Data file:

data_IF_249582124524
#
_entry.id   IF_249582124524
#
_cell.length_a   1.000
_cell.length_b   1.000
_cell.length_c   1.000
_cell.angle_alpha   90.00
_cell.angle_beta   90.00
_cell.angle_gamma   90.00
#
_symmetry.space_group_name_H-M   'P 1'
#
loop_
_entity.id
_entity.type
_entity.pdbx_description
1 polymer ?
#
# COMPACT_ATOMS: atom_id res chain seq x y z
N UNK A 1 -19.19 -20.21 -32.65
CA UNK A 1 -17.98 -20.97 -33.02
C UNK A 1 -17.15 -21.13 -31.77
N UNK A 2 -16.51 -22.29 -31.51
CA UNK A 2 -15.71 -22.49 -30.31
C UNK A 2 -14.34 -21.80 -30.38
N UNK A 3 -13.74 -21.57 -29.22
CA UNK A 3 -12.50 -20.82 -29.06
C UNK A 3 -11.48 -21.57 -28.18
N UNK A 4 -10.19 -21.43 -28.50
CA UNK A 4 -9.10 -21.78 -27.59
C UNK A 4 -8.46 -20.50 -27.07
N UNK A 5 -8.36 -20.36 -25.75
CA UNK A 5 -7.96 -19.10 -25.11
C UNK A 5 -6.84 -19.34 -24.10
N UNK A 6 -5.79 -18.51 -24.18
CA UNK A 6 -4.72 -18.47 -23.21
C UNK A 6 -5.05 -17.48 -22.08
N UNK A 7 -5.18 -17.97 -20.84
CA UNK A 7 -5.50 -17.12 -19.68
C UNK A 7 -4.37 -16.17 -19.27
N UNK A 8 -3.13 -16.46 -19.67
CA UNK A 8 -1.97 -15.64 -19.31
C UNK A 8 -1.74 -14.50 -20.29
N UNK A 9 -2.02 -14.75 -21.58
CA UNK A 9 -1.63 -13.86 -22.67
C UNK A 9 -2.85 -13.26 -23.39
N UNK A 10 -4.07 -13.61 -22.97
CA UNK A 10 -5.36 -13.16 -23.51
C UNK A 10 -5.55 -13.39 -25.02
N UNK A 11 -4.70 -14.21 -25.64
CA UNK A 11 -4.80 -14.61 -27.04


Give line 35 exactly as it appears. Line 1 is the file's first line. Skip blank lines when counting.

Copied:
C UNK A 5 -6.84 -19.34 -24.10